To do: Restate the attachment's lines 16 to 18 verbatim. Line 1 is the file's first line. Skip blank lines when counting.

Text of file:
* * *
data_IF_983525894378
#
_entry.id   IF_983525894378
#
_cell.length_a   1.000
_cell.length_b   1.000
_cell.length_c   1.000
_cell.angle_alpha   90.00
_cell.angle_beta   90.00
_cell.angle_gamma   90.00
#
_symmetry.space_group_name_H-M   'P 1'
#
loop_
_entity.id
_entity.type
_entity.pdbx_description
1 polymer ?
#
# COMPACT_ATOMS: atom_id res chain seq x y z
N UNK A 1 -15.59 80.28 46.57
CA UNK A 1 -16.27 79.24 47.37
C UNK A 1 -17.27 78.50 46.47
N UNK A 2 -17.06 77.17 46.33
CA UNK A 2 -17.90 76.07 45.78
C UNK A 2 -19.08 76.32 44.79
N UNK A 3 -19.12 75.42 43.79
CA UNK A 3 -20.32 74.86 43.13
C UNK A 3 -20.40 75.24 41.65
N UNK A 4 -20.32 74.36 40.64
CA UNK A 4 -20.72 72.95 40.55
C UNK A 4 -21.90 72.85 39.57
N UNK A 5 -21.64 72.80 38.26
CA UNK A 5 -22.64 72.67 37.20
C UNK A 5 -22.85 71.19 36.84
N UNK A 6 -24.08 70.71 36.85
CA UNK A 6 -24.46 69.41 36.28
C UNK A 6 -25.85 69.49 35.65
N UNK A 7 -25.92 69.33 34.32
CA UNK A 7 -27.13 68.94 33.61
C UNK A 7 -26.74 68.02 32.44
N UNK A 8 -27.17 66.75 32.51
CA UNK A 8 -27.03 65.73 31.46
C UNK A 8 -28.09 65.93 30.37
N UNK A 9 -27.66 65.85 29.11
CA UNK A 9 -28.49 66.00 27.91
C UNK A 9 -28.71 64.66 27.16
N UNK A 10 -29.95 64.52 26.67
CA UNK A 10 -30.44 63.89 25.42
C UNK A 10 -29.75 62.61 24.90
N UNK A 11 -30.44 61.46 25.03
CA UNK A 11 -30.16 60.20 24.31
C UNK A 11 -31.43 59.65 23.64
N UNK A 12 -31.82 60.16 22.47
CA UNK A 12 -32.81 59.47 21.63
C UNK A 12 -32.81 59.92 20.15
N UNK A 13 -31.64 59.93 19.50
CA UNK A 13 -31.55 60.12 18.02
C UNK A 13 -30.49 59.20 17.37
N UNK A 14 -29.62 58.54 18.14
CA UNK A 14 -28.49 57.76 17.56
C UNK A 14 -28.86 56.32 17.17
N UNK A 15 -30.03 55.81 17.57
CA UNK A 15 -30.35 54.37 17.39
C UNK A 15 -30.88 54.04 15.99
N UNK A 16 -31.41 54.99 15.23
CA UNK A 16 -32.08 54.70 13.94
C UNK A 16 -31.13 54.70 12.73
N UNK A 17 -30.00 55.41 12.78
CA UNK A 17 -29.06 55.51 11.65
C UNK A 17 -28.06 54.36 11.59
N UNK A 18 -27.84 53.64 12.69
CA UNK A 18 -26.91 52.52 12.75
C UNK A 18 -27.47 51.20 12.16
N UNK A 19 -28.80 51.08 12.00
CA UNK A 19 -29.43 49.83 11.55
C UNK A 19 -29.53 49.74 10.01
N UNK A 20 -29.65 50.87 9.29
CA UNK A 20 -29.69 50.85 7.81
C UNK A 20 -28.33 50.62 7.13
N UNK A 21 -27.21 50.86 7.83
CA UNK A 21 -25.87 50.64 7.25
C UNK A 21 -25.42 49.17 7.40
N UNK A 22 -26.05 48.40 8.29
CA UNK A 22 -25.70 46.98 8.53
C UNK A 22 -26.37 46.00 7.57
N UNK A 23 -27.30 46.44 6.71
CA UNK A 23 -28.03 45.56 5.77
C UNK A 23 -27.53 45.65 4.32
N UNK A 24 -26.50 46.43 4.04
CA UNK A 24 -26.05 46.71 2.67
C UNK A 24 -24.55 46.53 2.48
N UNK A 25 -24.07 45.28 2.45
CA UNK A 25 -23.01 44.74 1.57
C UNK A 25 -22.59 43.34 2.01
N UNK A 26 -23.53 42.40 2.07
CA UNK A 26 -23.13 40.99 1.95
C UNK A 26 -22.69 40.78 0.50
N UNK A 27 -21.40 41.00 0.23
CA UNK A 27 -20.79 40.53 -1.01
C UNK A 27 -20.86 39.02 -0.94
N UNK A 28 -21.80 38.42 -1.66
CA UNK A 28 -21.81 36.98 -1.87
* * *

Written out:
_entity.type
_entity.pdbx_description
1 polymer ?